Taylor Ramchandani, Product Manager at VectorVMS, offers her thoughts on how leaders can respond to the urgent need facing large organizations. Ramchandani provides guidance on effective ways contingent labor can help reskill the workforce.
With the availability of highly-skilled workers shrinking and competition to hire and retain the best possible talent growing, large organizations must answer the call. Although many L&D professionals refer to the shortage as a ‘war for talent,’ it has recently—and more appropriately—been coined a war for skills.
Considering 82% of executives see reskilling as critical to business success, the question now is: what are the top forces driving executives to reskill the workforce and how can they achieve such a significant feat? With contingent labor accounting for nearly half of the total workforce, leveraging non-employees to help reskill an existing workforce may be part of the solution.
Top Forces Driving Executives to Reskill the Workforce
Before organizations can develop a strategic plan to address the shrinking pool of talent and the decline of a highly-skilled workforce, they need to understand why companies are failing at reskilling. In a recent white paper by Piers Lea, Chief Strategy Officer of Learning Technologies Group, Lea outlines the five seismic forces he believes are prompting HR, L&D leaders, and executives to take action.
Lea believes learning and talent, combined with a deeper focus on their people, will help organizations find the ‘secret sauce’ to place talent in the proper roles. These forces at work, according to Lea’s white paper “A Human Framework for Reskilling,” are:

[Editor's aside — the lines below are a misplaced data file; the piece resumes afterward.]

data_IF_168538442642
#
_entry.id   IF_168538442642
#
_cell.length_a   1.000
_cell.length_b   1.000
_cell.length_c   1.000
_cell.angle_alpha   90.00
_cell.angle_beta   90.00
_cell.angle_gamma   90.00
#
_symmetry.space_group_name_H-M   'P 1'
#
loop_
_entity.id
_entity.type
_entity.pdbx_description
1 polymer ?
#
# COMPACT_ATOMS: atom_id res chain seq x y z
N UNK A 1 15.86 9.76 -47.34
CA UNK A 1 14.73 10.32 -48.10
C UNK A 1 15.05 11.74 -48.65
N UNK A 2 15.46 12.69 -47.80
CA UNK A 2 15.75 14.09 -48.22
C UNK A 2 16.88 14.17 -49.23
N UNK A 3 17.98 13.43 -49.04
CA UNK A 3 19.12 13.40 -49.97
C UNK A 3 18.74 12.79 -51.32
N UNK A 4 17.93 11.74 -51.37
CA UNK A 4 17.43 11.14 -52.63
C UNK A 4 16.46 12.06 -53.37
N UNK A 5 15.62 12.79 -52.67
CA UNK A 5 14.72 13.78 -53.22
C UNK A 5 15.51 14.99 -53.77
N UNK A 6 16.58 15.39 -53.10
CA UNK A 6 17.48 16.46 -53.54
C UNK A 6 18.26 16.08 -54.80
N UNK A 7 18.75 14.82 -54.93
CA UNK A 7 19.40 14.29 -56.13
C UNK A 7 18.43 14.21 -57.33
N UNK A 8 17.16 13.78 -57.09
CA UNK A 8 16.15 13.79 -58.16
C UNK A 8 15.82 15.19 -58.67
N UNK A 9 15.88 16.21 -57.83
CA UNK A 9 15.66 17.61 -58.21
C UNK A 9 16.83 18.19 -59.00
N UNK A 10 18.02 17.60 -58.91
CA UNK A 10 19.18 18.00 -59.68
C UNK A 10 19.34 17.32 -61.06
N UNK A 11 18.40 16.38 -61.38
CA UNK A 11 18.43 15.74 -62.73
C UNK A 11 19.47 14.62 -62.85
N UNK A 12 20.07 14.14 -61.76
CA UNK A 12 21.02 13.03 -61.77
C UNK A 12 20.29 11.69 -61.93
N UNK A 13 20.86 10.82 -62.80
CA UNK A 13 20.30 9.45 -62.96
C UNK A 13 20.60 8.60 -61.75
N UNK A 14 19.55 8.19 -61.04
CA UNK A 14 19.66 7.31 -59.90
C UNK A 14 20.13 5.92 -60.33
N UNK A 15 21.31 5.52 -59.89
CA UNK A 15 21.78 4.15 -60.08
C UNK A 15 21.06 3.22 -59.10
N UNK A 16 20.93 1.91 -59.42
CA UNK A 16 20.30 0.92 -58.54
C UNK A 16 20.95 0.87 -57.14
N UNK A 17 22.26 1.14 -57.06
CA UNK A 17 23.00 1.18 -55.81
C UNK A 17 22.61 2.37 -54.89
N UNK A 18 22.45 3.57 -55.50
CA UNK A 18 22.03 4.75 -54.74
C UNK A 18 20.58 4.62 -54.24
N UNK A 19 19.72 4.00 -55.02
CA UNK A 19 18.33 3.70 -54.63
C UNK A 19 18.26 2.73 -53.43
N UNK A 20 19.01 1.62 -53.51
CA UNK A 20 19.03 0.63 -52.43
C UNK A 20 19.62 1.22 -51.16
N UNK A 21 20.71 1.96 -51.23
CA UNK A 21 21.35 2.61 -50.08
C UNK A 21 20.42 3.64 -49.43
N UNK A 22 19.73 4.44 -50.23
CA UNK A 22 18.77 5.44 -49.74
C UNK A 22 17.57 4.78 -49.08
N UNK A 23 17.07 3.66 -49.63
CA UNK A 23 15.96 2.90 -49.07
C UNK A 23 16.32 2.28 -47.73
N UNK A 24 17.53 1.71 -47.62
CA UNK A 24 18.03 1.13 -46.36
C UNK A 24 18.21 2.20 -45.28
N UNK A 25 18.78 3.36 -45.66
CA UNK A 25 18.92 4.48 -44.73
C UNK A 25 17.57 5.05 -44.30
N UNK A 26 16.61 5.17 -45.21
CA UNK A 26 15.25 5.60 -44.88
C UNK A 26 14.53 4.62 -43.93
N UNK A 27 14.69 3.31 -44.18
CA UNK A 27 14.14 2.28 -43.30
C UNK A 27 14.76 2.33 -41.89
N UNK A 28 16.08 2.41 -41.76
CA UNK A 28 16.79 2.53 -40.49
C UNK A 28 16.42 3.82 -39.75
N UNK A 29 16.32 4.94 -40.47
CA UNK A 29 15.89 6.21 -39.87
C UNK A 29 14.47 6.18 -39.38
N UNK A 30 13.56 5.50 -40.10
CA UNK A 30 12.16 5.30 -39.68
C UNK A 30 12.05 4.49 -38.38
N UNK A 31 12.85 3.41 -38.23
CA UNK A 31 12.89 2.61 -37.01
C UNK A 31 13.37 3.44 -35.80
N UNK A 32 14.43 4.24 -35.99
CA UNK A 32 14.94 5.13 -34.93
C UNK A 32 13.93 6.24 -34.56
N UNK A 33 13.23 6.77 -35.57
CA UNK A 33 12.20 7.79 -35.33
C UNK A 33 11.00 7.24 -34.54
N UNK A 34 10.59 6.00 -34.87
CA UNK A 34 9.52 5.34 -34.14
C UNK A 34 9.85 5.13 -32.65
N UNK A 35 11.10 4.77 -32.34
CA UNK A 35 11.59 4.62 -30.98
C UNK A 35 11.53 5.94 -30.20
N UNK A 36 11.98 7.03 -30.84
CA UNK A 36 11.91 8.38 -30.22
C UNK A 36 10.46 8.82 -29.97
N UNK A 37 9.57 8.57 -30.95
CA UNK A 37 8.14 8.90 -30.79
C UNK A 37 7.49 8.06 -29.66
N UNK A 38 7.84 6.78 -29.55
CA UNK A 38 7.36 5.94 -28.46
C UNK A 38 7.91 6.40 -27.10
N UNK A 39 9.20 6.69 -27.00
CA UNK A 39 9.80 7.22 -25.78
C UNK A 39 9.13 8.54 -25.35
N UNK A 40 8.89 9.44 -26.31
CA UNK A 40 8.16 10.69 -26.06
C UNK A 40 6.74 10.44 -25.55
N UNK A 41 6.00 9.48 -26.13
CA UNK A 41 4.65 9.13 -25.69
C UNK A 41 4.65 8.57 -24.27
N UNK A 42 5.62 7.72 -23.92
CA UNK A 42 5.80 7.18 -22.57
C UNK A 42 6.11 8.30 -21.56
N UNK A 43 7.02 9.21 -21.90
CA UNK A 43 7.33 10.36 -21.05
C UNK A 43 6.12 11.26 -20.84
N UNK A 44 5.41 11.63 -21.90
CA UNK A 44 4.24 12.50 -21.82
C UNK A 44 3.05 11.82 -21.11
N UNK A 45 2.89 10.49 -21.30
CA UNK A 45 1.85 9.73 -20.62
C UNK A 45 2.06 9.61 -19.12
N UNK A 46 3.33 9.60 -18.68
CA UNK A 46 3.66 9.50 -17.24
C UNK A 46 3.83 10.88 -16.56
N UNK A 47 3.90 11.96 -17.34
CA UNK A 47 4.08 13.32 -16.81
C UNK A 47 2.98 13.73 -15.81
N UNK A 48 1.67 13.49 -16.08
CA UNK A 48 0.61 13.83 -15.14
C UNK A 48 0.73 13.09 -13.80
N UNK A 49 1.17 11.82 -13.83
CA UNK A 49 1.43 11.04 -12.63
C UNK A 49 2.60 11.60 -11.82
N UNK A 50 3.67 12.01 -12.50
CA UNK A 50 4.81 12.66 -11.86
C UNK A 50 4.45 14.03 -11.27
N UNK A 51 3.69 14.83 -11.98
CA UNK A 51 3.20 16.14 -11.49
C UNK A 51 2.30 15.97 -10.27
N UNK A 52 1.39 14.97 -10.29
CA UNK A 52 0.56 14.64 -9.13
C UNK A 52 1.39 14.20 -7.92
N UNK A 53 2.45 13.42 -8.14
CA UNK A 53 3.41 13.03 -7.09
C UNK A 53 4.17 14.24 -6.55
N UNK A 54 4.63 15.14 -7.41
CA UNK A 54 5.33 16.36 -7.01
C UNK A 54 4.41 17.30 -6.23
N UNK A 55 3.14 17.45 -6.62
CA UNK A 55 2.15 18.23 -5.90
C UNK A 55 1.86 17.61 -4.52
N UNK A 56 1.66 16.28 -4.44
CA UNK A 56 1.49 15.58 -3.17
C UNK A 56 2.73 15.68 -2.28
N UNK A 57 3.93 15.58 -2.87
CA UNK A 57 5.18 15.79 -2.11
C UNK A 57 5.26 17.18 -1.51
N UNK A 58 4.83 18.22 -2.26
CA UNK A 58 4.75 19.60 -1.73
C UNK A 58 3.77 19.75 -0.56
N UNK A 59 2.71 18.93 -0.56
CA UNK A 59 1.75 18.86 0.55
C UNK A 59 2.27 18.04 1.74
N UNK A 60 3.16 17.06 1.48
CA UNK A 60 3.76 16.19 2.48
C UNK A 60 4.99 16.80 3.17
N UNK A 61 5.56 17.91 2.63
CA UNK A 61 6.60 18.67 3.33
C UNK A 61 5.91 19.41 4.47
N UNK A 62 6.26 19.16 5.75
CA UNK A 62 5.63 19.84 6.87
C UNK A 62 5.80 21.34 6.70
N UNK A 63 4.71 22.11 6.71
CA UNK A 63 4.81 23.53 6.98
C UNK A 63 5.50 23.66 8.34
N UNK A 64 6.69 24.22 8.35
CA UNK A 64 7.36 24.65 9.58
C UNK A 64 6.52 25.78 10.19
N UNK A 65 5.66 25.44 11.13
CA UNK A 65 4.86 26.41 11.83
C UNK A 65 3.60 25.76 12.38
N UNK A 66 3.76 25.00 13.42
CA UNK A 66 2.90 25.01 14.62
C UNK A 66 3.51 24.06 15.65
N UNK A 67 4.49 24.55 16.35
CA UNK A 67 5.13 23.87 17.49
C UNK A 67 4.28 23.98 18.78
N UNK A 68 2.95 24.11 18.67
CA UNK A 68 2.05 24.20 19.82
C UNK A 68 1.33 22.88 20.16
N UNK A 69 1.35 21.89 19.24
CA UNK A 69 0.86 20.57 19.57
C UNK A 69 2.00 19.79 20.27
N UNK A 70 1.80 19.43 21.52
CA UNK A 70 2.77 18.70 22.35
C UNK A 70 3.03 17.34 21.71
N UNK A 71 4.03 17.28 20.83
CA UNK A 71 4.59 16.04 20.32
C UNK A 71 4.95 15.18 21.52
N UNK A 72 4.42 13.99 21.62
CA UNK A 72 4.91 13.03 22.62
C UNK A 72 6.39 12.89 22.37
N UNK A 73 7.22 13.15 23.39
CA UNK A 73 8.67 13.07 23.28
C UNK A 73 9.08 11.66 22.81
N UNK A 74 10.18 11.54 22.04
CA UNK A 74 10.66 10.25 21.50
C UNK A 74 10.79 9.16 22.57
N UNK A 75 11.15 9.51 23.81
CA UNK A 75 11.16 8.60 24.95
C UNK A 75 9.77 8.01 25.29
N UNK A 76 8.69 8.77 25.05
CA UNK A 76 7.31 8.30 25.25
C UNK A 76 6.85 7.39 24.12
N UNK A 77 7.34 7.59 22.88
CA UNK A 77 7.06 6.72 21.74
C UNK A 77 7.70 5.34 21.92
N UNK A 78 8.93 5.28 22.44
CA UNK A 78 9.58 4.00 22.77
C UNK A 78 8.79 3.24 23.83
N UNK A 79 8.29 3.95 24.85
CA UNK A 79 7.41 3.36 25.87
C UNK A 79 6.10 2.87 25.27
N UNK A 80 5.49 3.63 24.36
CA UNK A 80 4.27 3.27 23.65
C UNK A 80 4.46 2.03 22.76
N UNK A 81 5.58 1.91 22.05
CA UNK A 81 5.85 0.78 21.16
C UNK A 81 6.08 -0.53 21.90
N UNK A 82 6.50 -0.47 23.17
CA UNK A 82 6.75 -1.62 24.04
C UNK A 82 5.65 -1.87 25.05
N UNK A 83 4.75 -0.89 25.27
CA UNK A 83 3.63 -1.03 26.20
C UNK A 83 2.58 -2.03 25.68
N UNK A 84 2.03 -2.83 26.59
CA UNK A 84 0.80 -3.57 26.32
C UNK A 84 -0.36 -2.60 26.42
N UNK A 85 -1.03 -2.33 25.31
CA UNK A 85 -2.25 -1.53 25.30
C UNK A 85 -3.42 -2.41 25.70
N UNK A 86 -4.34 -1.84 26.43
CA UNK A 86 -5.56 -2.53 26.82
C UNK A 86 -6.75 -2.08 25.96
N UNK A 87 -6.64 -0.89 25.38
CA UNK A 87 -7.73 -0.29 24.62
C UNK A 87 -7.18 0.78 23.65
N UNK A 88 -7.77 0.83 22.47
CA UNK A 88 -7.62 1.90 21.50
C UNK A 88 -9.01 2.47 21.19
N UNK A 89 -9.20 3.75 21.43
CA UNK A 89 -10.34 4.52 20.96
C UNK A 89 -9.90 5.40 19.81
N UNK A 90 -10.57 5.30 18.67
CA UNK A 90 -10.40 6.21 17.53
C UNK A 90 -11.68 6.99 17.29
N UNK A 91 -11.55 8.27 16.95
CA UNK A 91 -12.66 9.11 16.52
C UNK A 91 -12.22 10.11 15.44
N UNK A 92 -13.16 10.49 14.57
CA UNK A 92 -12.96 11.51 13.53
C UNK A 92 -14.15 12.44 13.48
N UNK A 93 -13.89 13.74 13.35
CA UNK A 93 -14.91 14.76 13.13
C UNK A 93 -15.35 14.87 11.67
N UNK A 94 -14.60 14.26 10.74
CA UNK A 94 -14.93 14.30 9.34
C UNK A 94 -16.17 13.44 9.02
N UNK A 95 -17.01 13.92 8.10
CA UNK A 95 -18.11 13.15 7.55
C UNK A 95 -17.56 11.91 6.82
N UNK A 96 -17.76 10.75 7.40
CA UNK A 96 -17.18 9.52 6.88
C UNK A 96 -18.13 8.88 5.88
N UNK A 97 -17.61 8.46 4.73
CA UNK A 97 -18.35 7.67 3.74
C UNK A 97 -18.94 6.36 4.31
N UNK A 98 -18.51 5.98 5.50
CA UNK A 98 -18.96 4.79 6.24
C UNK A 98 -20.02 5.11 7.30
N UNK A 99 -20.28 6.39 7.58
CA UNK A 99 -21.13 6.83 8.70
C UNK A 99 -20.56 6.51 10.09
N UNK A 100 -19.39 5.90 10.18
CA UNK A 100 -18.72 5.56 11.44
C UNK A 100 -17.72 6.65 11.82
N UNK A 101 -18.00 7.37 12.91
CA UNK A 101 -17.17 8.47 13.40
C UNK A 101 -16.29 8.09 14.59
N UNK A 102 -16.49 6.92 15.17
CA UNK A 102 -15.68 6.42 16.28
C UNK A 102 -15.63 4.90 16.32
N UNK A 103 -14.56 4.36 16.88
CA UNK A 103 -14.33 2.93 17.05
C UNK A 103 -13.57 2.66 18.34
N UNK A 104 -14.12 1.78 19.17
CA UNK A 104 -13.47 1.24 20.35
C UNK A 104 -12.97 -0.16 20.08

- The Complexity of Business and Work. The complex nature of modern business now requires a broad knowledge and deeply specialized skill set to keep up. Adding more pressure to the modern worker is the necessary time spent on internal communication and searching for information. This only allows for less than 24 minutes of learning, per week.
- The Pace of Change. Leaders and executives should consider how change impacts their employees as much as they fear market disruption. Chronic stress, which can be a direct result of changes in the workplace, affects an employee’s work-life balance and increases negative feelings at work—including a significant reduction in trust for their employer.
- Unprecedented Demographic Shifts. It’s projected that by 2035, the number of older adults will outnumber children in the United States. While birth rates continue to decline worldwide, the amount of employees approaching retirement age grows. The latter includes our baby boomer generation—a large demographic that makes up senior leadership teams across multiple industries.
- The Need to Compete Through Productivity. While productivity peaked in the United States throughout the technology boom of the early 1960s, we’ve unfortunately seen it decline ever since. This, coupled with uncertainty and weakened demand brought on by the financial crisis of 2008, means that productivity needs a serious pick-me-up.
- Changing Relationship to Work. With five generations now spanning the workforce, employers should take heed of each one’s unique approach to work and continuous learning. Simply put, these multiple generations are all rethinking their relationship to their work and employers.
Here are three effective ways that contingent labor can help reskill the workforce.
#1 Build Alternative Sourcing Methods
One of the ways contingent labor can help reskill the workforce is by finding skilled talent within previously untapped pools. L&D professionals should identify talent pools that may be underutilized and leverage them in conjunction with traditional methods. A few alternative sourcing methods to include:
Vendor management systems allow companies to source based on criteria such as skills and bill rate. This makes it easier to compare candidates and manage their contingent labor population. Many organizations today that struggle to find talent through traditional methods will source their more difficult requisitions through their contingent channels using a VMS.